To: NTIADC40.NTIAHQ40(dns)
Date: 2/26/98 2:17pm
Subject: Discussion Draft

Ira Magaziner

We don't want to spark an internet war where different government bodies
fight for control. Please back off and let the proposed domain name
registration go forward as planned. Small fry like my wife and I are
able to compete with the biggest companies in the world. Don't try to
change that.

Terry Ferguson
Renwick, IA

###

From: Alan Barksdale <alan@alan.b30.ingr.com>
To: NTIADC40.NTIAHQ40(dns)
Date: 2/26/98 12:21pm
Subject: keep DNS and Internet out of government hands

The title of this email says it all.
-----------------------------------------------------------------------
Alan F. Barksdale afbarksd@ingr.com
203 Utica Place, #4 (home) 205-830-6601
Huntsville, AL 35806 USA (work) 205-730-3764
-----------------------------------------------------------------------

###

From: Alan Wada <wada@cthulhu.engr.sgi.com>
To: NTIADC40.NTIAHQ40(dns)
Date: 2/26/98 1:21pm
Subject: Re: Discussion Draft

Attention: Ira Magaziner
Re: Discussion Draft

Please make the April 1998 date happen!!! I've been waiting for
a year for the new domains!

I agree with the reasoning presented in the following message
from IDR.

Sincerely,

Alan Wada

Originally, the new domain names were scheduled to become active in the
Internet's Domain Name System (DNS) in February of 1998. As you already
know, it is now February and the new domain names are not yet in place.

That start date has been postponed. This is largely because on January
30th, 1998, the U.S. Government released a proposal describing its views
on
how the Internet's DNS should be run. This draft may further delay the
implementation of these domains.

The gTLD-MOU process has been 2 years in the making and is supported by
such companies as MCI Communications, France Telecom, Bell Canada, and
the
U.S. Based International Trademark Association. At its heart, the
gTLD-MOU
process is supported by IANA (Internet Assigned Numbers Authority), the
group that has run the Internet's DNS since it was created in 1984.

Unfortunately, the proposal set forth by the U.S. Government seems to
neglect the consultative process put together by the Internet community.
Though it is likely an oversight, the U.S. Government has assumed it has
jurisdictional authority over a global Internet.

We feel that the reason the Internet has displayed such explosive
growth,
is not due to government guidance, but the lack thereof. Although the
U.S.
Government did provide funding for much of the earlier development of
the
Internet, this funding should not be confused with governance. The
Internet has been governed by its stakeholders, such as yourselves, and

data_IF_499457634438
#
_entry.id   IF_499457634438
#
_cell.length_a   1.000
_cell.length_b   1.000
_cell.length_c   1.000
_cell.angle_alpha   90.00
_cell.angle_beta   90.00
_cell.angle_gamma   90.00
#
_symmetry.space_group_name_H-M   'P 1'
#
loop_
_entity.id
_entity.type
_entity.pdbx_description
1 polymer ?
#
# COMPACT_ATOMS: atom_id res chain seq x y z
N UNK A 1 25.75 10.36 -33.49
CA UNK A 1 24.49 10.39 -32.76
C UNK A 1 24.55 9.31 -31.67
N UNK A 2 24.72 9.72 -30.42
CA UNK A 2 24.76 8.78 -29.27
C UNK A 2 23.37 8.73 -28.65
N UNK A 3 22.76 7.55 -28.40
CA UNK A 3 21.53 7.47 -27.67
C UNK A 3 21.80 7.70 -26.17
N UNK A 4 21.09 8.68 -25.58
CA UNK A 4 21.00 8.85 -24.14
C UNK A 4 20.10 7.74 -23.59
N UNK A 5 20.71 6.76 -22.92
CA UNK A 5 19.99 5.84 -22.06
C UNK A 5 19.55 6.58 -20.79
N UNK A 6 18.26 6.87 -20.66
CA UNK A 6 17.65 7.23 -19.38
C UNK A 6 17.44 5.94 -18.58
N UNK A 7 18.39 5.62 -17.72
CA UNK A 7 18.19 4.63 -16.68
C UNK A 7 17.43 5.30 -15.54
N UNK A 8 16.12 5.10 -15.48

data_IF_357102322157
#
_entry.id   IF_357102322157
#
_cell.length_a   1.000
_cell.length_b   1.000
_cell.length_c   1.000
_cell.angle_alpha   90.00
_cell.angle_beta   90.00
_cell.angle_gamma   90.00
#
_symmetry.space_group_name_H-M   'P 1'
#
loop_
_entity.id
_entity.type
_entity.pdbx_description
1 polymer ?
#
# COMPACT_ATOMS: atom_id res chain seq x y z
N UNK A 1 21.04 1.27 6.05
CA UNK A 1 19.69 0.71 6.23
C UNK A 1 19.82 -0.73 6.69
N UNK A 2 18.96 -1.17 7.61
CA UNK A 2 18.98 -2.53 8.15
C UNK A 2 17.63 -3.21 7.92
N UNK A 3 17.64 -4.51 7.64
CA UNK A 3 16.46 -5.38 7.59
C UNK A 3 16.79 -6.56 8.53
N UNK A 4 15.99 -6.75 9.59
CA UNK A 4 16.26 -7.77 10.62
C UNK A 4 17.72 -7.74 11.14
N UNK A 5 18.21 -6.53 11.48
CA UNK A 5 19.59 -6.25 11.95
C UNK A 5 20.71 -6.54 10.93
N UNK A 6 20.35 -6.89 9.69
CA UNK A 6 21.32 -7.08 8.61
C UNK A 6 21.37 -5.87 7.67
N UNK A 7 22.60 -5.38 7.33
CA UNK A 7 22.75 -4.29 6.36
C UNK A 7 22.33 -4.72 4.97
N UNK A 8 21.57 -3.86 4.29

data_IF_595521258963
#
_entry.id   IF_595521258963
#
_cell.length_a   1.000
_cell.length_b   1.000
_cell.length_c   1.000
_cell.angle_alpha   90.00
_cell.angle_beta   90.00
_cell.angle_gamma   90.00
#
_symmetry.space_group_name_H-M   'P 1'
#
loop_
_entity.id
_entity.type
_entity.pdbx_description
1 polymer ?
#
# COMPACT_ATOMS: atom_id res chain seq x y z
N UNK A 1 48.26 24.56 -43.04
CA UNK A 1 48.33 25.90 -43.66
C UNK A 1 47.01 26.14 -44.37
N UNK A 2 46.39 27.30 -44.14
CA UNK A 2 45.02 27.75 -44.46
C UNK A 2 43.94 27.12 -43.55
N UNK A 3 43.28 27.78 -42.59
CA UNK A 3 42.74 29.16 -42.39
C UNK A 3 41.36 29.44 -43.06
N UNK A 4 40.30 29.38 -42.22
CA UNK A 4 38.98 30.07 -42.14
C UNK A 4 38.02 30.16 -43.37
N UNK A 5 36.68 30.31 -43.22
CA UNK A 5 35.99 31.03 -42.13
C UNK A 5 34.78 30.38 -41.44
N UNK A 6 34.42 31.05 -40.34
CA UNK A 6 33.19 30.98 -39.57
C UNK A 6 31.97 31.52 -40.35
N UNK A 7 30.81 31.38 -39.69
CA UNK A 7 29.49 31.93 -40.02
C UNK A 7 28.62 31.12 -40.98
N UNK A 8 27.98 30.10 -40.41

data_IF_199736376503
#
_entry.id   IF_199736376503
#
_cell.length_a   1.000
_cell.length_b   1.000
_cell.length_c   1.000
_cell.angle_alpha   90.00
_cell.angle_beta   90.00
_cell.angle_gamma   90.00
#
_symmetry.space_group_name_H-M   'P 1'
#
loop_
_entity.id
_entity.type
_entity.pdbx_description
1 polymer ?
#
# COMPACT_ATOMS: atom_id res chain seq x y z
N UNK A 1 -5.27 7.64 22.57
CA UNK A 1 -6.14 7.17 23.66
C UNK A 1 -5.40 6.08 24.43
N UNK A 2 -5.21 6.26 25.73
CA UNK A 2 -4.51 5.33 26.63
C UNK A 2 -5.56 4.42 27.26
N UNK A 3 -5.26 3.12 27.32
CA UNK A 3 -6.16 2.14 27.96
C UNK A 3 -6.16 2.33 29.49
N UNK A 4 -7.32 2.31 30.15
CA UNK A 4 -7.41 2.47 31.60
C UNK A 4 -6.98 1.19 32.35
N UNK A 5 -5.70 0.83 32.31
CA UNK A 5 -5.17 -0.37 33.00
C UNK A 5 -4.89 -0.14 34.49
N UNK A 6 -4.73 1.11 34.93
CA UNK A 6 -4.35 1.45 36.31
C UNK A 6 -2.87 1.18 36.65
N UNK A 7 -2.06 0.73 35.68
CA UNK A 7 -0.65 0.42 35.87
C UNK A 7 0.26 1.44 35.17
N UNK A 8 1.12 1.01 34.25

groups of dedicated volunteers who make decisions in a democratic
process.

On February 26th, 1998, the European Union is scheduled to publicize its
response to the U.S. proposal. It is a very negative response, largely
criticizing the U.S. government for assuming authority over the Internet
and disregarding many of the ideas set forth in the gTLD-MOU and by the
Internet Community.

Though this is the core of the European Union's response, we also fear
that
they will make some attempt to impart their mark on the Internet.

We feel that this proposal and counter proposal may be a first step on a
long and slippery road to the bureaucratization of the Internet. At
this
point, our greatest fear is that the Internet will become a political
tool,
to be fought over by various governments.

Since IANA is the governing authority behind the Internet's domain name
system, the gTLD-MOU is empowered to move forward, however, rather than
risk setting off a political chain reaction, we are at this moment
awaiting
the revision of the U.S. Government's stance. The government has
requested
comments on this draft, which is available at the url:
http://www.ntia.doc.gov/ntiahome/domainname/dnsdrft.htm

These comments may be sent to the address: dns@ntia.doc.gov.
Attention: Ira Magaziner
Re: Discussion Draft

The current launch date, April 1998, for these domains, is dependent
upon
the timely submission of public comment. We urge you to make your
voices
heard.

###

From: "Michael H. Arick" <marick@bluedot.com>
To: NTIADC40.NTIAHQ40(dns)
Date: 2/26/98 6:03am
Subject: Attn: Ira Magaziner; Re: Discussion Draft

Dear Ira:
I just want to say that the United States shouldn't govern The
Internet. Nobody should, really, at least not any single country. The